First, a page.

Tom Watson does not leave much room in his life for nostalgia. See, nostalgia means looking backward, and Watson simply won't face that direction. For instance, here's Watson's succinct summation of his remarkable and inspirational runner-up finish at the 2009 British Open when he was 59 years old: "I lost."
And here's how, more often that not, he will describe the legendary chip at Pebble Beach that led him to victory at the 1982 U.S. Open: "That was cool."
And here's his gushing account of the classic duel with Jack Nicklaus at the 1977 British Open at Turnberry: "Very special."
That's all. Watson might be the greatest old golfer in the sport's history. And he is that because, even though he turns 63 this year, even though he was the oldest golfer competing at the Masters by three years, even though he will say again and again that his time has passed, well, he doesn't really believe it. He can't believe it. He's Tom Watson. This is Augusta National. And he really does believe that he still has one more Masters victory left in him.
You could call that delusional, and maybe that's the right word. Watson shot seven over par in his two days at the Masters this year and missed the cut for the ninth time in his last 10 tries. He has only broken par once in those 10 Masters, and he will readily admit that his game does not stand up to the golf course anymore. He sees his greatest rival, Jack Nicklaus, acting now as one of the ceremonial starters, meaning he hits one shot and calls it a week. Watson knows that many of his former rivals—Johnny Miller, Lee Trevino and others—are not around. He is not unaware of his age and limitations.
"The golf course is too long for me," he said in 2006.
"The course is just too long for me," he said in 2008.
"It hasn't really changed—the course is still too long for me," he said this year.
But he keeps coming back, year after year. And that says everything. Watson, of course, has an invitation to the Masters in perpetuity because of his two Masters victories (in 1977 and '81). But, he and I have known each other for a long time, and I can tell you, though he loves golf history, he would not come back and play for ceremonial reasons. He would not come back and play (as perhaps some other former champions do) for the opportunity to hit a few familiar shots, wave to the crowd, walk up 18 to the cheers one more time. As mentioned, nostalgia does not drive Tom Watson.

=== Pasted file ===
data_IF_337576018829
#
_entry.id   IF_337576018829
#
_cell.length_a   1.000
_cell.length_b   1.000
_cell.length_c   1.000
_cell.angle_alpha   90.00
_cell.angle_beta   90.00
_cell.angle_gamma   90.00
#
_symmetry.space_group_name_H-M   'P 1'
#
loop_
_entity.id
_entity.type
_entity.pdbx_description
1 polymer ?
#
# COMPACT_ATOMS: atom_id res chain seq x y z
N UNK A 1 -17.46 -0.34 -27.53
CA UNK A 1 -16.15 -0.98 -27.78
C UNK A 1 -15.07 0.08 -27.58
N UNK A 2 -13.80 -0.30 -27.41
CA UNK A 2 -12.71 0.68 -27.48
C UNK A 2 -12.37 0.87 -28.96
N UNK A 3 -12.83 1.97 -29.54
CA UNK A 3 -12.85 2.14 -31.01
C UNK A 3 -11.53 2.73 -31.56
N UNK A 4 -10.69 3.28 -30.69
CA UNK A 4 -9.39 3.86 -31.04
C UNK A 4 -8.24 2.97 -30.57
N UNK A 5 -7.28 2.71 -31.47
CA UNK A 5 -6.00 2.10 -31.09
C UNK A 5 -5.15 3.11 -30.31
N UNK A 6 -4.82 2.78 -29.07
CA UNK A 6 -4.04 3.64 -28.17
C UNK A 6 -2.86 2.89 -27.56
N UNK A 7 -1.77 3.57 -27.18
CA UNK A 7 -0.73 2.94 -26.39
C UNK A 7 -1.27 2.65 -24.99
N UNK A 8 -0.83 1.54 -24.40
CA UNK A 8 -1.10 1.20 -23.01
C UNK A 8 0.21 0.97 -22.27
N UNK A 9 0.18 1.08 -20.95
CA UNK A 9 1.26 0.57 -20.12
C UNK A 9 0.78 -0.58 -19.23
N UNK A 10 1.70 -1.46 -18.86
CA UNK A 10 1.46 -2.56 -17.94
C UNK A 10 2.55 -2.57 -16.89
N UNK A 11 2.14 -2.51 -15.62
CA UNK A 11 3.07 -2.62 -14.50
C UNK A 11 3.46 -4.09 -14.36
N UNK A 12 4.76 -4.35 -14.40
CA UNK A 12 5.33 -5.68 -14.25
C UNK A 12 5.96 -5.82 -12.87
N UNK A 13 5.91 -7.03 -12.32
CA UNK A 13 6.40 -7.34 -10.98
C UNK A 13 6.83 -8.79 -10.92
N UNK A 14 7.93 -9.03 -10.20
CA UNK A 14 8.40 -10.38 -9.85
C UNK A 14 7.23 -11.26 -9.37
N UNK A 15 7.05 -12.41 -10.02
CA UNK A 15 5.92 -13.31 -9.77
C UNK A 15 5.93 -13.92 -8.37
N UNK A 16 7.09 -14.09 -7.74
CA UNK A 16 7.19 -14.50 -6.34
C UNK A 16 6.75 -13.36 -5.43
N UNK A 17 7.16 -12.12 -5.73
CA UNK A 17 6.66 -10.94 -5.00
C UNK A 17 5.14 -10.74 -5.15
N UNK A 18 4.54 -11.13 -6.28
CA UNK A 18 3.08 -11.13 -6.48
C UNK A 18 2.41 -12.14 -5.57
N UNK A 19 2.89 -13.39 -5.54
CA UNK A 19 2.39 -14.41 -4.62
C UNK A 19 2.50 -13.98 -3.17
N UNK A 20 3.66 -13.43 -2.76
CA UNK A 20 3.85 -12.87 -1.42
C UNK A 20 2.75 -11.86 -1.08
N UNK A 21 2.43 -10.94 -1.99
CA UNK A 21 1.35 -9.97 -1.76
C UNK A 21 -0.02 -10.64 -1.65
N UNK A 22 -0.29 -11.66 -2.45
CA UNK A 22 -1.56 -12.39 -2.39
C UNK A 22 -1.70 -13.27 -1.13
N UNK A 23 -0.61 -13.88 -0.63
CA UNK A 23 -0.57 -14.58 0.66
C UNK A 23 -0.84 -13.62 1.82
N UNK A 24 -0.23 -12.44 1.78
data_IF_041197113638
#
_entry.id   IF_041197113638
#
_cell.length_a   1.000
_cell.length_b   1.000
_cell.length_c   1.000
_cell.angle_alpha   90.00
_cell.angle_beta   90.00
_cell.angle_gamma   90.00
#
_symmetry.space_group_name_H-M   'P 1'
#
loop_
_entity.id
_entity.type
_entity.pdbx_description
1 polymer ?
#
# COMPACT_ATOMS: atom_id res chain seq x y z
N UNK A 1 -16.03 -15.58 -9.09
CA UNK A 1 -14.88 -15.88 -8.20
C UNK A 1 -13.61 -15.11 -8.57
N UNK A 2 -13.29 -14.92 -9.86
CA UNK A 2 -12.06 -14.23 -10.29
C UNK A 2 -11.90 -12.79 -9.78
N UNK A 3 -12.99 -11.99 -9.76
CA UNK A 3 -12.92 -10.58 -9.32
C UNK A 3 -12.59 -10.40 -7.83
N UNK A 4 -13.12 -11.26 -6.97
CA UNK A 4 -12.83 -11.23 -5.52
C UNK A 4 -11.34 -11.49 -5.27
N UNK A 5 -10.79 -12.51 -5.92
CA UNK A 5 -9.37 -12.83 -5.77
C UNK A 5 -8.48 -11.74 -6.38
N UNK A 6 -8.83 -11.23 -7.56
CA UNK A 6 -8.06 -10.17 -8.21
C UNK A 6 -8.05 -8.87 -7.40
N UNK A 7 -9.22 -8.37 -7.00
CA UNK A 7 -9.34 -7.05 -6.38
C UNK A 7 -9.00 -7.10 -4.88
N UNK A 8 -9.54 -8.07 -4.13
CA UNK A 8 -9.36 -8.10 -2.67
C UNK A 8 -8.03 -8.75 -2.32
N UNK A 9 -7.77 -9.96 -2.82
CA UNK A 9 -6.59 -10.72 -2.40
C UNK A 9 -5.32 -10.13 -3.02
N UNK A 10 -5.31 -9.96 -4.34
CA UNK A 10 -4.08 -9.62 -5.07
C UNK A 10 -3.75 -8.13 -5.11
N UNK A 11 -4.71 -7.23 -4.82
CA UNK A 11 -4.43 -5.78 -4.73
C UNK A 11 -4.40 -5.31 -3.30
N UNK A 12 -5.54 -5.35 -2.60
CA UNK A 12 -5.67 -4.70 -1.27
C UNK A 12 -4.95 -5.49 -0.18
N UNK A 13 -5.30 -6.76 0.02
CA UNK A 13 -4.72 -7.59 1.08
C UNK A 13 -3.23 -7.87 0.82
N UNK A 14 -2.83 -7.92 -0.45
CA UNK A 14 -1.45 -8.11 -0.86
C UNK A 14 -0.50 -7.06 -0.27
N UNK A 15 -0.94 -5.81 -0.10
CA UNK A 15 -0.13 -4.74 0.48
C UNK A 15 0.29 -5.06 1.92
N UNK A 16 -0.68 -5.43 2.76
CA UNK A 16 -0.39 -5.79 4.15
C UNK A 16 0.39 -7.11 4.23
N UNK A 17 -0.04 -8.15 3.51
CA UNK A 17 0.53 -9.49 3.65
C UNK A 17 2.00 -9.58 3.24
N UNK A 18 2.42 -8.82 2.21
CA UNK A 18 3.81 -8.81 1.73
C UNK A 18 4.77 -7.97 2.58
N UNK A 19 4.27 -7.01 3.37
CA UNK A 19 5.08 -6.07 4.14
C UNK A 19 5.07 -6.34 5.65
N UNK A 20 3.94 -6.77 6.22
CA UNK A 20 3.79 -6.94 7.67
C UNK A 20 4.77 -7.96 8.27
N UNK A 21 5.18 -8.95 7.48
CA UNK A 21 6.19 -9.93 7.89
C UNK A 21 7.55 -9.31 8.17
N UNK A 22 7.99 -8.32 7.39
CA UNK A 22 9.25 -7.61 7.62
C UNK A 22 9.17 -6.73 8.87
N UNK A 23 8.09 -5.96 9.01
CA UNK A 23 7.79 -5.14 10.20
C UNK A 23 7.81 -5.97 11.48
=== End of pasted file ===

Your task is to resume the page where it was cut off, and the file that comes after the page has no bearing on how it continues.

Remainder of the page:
So why come back? Well, I have a hunch. I think it's because he still believes in his heart that it will all come together one more time. Of course, he won't say that.
"Was today's round fun?" I asked him on Thursday.
"You know me well enough to know it's no fun for me to come here and shoot 77," he said.
"So you came here expecting to play well?"
"No, I can't play this course at this length," he said.
"So do you enjoy coming and experiencing the Masters?"
"It's no fun for me to come here and shoot 77," he said again.
Watson is a difficult man to pin down. But it seems that he simply believes he can beat age by ignoring it. He knows that Augusta National has changed over the last few years, that 14 of the holes have been lengthened. Trees have been added. Rough—called the second cut in the more civil language of Augusta National—has been added. Watson knows that he can't beat the younger and stronger players.
At the same time, he doesn't know that at all. This is why he was able to come so close to winning the British Open at Turnberry as he approached age 60. And Augusta National can make an old golfer believe even more. No, it's not the same golf course on which Jack Nicklaus won long after everyone had given up on him. But it's still the same overall place. The little 12th hole still makes the golfers' knees shake. The par-5 13th and 15th holes still lead to eagles and disasters. The fairways are still wide, the greens lightning fast, the members still wear green jackets and the women in the gallery still wear bonnets, and the roars that signify great shots still rattle the pines.
"I don't like playing golf for fun," Watson told me once. "Getting four guys together and going out on a sunny day and playing a round of golf. I play for the competition. I need for every shot to matter. I play to be in contention."
Reasonable minds would say that he never will be in contention again at Augusta. Heck, Watson says that. But then he smiles that famous Watson smile that suggests maybe he knows a little something you don't know.
"I have to hit perfect shots to play well on this course," he says.
"Can you hit those shots?"
He looked surprised by that question. "Yeah," he said. "Of course. Why do you think I'm here?"